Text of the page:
Fazit: 4/5 stars! It’s a really enjoyable and real story of seven teens and I’d recommend it to all fans of the YA Contemporary genre!

4stars

So, I am totally slaying my January TBR right now! What did you think of my review? Is this book for you?

44 thoughts on “Seven Ways We Lie by Riley Redgate (Book Review)

  1. One of the thing that scared me the most about reading this book, was ALL those POV. I’m not the biggest fan of multiple POV, especially when there are A LOT of those. But I’m so happy to hear that it didn’t bother you, and that there weren’t some characters you couldn’t stand. I think I should like this one, let’s hope so! 😀

    Liked by 1 person

    • Yeah, I am still not really a fan of the whole multiple-POV-thing, but it wasn’t that bad in this book. It’s probably because it was very quick and short in general, it didn’t bother me that much. Still, I have no idea why they are pushing that so much!

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  2. I can handle multiple POV if there’s a unity in the story, so this one sounds wonderful! I love the premise so much, and how the old deadly sins can translate to modern life. Love this review, thanks for sharing it, Kat!

    Liked by 1 person

    • Thanks for stopping by and commenting! I also like it when POVs actually make sense and fit together and I think that was definitely the case here. It’s like it went from one POV to the next and that’s what kept the story going mostly.

      Like

    • I think the POVs worked great, especially because they all were really different characters and you could easily distinguish their voices, but at the same time they were all interwoven with each other.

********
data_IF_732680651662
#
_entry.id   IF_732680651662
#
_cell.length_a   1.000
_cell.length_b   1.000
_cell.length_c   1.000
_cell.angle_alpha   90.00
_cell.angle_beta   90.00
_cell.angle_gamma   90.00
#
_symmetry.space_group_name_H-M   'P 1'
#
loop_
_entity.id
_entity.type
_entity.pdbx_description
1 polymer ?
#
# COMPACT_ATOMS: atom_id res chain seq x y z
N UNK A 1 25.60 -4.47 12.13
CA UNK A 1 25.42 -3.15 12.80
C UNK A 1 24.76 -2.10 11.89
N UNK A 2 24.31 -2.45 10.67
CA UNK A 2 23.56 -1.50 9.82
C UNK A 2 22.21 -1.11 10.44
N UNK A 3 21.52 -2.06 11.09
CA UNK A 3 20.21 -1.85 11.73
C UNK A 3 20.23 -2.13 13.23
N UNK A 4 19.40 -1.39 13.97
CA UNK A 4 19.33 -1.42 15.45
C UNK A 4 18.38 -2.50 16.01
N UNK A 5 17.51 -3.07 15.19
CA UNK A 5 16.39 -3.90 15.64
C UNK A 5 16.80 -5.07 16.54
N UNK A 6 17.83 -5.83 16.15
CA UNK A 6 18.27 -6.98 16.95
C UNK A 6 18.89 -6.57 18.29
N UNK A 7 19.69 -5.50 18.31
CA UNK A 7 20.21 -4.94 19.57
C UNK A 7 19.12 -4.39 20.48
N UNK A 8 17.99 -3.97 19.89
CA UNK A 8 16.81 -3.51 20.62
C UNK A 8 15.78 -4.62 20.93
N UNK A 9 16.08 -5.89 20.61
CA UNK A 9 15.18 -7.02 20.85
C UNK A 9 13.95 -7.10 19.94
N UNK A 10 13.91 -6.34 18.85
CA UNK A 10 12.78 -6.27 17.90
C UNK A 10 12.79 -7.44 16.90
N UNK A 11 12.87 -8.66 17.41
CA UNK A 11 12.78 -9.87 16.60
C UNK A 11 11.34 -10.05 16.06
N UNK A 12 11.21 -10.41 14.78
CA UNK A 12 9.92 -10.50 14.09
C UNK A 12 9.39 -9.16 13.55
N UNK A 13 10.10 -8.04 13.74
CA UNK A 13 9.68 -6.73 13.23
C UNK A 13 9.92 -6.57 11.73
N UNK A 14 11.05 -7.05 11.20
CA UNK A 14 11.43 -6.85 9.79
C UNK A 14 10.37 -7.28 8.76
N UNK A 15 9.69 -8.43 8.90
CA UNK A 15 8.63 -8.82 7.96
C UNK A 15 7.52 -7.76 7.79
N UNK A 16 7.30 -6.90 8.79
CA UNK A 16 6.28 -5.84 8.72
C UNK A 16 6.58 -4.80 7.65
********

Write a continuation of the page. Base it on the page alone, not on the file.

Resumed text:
Thanks so much for stopping by and commenting!

      Like

    • Thanks! I hope you’ll like it too! I think it was a teenager-y but very fun read. I just hope that people don’t expect too much of it. Some things are really predictable (like who is having the relationship), but I still think it was executed very well!

      Liked by 1 person

  3. I wasn’t sure how successful this book would be at pulling off the whole “Seven Deadly Sins” thing would be since there were so many other Seven Deadly Sins-type stories that I really enjoyed (and so many others where the character voices just blended together), but I’m so excited to read this now! I’m really glad that the voices were distinct, even if some were more defined than others. I’m glad you liked this one! 😀

    Liked by 1 person

    • I have to say that the deadly sins weren’t really the main focus for me. It’s just that the characters have very prominent main emotions and those are supposed to correlate with the sins. I did not actually associate it with them personally though, so I am not sure how successful or unsuccessful that theme was really put in action. I, however, really liked it and the way it was differentiated between the different voices.
      Thanks for stopping by :D!

      Liked by 1 person

  4. I love this book to pieces! Like you, I feel like there’s something missing when I get to the end that I found it hard to give it five stars, but it’s definitely one of my favourite books. The seven characters have distinct voices, and the multiple POV was handled very well by the author. I also agree with what you said regarding the sins, how some were easily distinguishable while others were subtle (like Gluttony took me ages). Great review Kat!

    Liked by 1 person

    • Thank you so much! I am happy we agree with each other 🙂 Gluttony took me forever as well! But the fact that the seven POVs were actually really different was one of the aspects I really liked the most, and that it had such a nice flow. Thank you for stopping by 😀

      Liked by 1 person